Mindfulness, Touching Base in a Friendly Way

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Mindfulness, Touching Base in a Friendly Way

When we have a thought, do we respond to it as though it were true? Do we believe that our feelings tell us what is true about the world?

Two big buzzwords these days are Emotional Dysregulation. It assumes that normal is, say, in the range of middle C, within an octave either higher or lower in pitch. If you fly up and down the keyboard, triggered throughout the day, scattered on the mind’s 88 piano keys then you often need help to keep you closer to center.

Buddhism for Today

Many of the major universities and medical centers are experimenting with “neural Buddhism” – the practice of mindfulness to help us maintain equilibrium more efficiently. Mindfulness is like yoga without the asana or posture. In mindfulness we learn to focus our attention on our breathing. From there, we try to take our attention into other things. We practice, every day, developing the capacity to observe our emotions, thoughts and physical symptoms with a return to our center, to our breath.
Early in my work, I practiced mindfully washing my hands. I did not look in the mirror at what I was seeing. I purposefully kept my gaze on my hands, watching the soap lather up between my fingers, I felt the warm water running between my fingers. over my palms, as they went through motions I had done mindlessly, thousands of time. Why put our focus on something so ordinary? To train the mind. If we can pay attention to washing our hands, we have a place to start: we can begin to develop the skills necessary to look at our thoughts, at our assumptions, at our experiences.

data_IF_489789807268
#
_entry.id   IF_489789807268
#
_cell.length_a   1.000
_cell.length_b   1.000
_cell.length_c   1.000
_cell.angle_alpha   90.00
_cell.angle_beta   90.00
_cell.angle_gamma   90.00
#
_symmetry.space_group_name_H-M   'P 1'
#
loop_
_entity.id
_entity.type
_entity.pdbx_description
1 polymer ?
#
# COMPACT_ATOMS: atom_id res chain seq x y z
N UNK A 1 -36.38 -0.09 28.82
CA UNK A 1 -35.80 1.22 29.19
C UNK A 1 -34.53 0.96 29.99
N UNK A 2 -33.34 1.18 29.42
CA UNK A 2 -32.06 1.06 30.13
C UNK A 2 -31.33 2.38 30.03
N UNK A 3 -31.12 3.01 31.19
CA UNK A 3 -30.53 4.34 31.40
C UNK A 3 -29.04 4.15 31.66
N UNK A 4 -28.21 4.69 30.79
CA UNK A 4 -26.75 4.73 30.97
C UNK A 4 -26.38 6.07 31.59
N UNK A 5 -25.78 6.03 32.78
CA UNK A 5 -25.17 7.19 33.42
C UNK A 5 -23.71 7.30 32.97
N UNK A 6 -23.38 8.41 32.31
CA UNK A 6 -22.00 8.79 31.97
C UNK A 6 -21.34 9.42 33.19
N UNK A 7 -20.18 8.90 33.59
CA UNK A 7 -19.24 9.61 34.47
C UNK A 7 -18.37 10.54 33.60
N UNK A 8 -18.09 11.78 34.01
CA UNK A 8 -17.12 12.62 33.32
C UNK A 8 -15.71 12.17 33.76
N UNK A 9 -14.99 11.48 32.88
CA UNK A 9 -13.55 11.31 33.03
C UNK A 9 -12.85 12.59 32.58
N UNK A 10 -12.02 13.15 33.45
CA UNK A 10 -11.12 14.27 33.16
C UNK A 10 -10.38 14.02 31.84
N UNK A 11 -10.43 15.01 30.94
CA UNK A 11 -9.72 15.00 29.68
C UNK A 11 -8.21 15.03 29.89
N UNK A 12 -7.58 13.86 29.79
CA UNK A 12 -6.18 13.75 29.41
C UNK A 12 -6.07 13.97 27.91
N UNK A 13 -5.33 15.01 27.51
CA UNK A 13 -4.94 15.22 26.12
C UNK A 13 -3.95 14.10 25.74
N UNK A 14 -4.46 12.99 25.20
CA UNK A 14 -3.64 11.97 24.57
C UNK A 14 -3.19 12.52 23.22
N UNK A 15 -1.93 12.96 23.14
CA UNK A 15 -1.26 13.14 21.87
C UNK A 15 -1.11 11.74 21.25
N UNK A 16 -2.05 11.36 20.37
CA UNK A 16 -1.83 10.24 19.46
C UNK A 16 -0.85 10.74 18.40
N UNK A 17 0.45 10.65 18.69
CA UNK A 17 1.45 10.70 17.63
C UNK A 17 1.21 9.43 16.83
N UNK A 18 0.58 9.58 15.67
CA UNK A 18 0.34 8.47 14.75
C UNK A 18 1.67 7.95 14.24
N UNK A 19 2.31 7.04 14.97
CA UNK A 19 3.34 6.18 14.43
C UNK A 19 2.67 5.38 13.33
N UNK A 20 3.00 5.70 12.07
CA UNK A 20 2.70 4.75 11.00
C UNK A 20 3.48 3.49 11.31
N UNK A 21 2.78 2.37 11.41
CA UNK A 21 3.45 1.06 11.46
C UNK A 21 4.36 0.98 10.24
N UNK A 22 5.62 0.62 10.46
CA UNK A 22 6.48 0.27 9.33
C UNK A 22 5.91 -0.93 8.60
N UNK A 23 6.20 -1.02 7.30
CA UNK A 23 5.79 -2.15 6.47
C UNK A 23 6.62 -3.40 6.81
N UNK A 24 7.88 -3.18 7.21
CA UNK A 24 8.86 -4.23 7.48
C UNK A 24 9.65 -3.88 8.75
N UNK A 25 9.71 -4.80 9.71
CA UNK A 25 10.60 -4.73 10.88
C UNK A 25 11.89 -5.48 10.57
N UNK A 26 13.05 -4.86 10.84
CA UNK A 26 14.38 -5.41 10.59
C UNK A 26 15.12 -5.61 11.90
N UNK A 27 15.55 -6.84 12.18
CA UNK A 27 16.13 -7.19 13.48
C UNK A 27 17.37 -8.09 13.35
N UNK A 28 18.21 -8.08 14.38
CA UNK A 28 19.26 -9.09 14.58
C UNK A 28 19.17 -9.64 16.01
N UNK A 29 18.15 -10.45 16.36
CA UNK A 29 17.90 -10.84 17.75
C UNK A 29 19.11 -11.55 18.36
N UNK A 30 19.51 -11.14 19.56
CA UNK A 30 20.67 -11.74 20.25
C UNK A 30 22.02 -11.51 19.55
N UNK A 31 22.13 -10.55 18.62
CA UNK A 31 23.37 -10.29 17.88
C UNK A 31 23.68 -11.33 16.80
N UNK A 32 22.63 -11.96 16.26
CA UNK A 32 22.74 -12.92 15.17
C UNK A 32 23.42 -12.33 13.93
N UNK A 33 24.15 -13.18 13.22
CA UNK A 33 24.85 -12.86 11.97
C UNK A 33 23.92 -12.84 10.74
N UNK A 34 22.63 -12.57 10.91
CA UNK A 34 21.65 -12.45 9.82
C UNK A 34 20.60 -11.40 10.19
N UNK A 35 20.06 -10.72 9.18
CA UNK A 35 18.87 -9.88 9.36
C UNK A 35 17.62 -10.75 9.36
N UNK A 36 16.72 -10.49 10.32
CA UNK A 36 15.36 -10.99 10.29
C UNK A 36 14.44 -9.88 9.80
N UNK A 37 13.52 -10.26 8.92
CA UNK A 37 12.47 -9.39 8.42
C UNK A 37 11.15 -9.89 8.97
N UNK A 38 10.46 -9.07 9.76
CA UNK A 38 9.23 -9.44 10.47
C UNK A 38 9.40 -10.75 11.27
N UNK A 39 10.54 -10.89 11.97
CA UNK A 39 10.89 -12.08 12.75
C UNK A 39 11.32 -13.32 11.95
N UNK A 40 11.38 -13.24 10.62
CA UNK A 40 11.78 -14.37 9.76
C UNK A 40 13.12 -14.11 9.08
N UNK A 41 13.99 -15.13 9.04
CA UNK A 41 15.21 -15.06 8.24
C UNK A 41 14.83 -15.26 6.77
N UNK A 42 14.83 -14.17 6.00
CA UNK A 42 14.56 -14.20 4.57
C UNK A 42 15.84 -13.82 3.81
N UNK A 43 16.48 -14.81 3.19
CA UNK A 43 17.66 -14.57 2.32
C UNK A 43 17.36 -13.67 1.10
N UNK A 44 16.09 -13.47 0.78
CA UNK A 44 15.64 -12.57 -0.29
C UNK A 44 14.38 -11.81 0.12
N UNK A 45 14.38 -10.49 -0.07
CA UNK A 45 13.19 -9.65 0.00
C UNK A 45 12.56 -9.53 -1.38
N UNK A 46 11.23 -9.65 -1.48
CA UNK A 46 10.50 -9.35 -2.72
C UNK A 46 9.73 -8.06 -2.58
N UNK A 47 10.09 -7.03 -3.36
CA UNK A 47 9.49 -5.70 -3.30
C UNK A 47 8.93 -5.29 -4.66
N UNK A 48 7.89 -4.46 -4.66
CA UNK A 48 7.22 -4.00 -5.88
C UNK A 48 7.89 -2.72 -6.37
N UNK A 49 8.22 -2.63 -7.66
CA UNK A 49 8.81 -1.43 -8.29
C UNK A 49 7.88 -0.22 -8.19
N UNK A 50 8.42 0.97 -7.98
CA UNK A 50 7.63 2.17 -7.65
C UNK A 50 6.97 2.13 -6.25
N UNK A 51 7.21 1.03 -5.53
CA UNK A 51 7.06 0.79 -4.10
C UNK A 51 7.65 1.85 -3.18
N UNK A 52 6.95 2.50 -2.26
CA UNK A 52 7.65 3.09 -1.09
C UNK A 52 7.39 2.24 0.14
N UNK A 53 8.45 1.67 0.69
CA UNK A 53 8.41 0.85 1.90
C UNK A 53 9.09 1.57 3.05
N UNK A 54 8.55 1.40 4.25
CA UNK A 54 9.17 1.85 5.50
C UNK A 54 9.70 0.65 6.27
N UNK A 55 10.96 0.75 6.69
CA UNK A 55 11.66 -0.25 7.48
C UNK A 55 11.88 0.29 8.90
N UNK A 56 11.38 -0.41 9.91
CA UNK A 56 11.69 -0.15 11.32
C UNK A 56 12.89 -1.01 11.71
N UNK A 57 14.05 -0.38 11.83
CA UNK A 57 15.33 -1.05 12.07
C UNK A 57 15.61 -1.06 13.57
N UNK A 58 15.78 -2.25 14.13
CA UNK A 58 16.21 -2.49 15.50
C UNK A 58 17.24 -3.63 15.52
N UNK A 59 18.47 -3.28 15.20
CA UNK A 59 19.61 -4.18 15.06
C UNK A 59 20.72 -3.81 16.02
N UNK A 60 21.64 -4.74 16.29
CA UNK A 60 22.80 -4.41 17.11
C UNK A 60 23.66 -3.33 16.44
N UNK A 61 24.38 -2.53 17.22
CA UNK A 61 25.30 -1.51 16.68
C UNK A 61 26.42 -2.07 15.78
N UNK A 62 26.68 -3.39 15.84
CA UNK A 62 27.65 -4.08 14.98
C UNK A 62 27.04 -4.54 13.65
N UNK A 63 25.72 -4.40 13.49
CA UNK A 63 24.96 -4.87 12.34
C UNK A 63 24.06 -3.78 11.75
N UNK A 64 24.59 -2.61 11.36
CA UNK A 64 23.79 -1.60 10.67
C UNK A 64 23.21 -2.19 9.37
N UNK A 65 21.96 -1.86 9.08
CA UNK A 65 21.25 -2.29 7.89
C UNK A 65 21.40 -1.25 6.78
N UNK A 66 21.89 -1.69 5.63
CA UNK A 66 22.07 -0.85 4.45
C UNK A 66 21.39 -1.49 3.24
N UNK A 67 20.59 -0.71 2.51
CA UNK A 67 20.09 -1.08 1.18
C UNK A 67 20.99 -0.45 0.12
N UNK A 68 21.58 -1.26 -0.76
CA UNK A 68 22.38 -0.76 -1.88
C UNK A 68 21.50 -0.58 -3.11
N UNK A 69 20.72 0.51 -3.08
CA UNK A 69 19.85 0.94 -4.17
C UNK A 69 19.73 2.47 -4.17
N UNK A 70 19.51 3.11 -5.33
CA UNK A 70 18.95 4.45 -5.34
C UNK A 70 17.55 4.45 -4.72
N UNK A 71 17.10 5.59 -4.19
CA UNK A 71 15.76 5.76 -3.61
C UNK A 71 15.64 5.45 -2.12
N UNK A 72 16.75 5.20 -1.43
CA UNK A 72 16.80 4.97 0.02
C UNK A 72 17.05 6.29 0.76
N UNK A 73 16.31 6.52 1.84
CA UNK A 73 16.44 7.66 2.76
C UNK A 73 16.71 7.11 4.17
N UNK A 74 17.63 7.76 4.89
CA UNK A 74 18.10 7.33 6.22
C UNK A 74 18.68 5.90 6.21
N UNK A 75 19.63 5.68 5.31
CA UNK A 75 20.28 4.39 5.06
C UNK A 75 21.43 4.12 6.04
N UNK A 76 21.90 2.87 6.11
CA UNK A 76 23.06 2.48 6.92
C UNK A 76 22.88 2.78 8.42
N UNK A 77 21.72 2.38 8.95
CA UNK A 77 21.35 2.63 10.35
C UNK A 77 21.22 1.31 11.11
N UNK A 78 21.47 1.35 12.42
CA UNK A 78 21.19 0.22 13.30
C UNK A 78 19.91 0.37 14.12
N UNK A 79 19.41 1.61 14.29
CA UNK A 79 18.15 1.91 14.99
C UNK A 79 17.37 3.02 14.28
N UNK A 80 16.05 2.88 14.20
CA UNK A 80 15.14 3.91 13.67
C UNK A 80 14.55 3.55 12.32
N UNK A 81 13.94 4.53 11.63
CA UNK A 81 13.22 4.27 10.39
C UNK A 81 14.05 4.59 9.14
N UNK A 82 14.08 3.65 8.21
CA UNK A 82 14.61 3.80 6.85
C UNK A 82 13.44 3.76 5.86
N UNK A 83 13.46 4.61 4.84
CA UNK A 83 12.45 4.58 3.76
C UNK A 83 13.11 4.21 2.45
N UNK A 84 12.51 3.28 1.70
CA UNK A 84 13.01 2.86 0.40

Mindfulness is a Daily Practice

This morning, I mindfully made breakfast for my dogs. I realized that I was applying twice as much pressure to the knife and fork as was needed. I watched the ingredients mixing together, Gently. My hands softened, I felt my face soften, I felt…content.
It was not a 90 minute yoga class, or a ten day silent retreat. Yet it had a powerful and sublime impact on the rest of my day and how I then proceeded through driving in traffic with a gentle touch, how I dialed the phone with a lighter gesture.
Start with sitting for three minutes and breathing, just breathing and noticing your thoughts, your sensations. At the end of five minutes, stop and notice how you feel.

Do it again the next day. Notice resistance. Do it anyway. Keep a log. Notice that it takes 90 consecutive days to create a new pathway in our experience. Notice that change comes in increments. Notice how you quit when your expectations are unreasonable as to what mindfulness and meditation are.

If feeling anxious or depressive, let your attention touch lightly on the feelings with friendliness.  Notice that when you don’t judge or hate the uncomfortable feelings that they soften.

If you quit meditating or trying to be mindful, smile and start again the moment you realized you lost your way…without judgement. Stopping is not failing.  If you cannot be consistent then congratulations, you have met your ego face-to-face. Resistance is normal. Don’t judge it; just don’t give up.

By | 2014-02-05T08:00:50+00:00 February 5th, 2014|All, Buddhism, Meditation, Mindfulness|1 Comment

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  1. Richie January 17, 2012 at 11:55 am - Reply

    Nobody ever talks about this, I’m glad you are, it’s about time.

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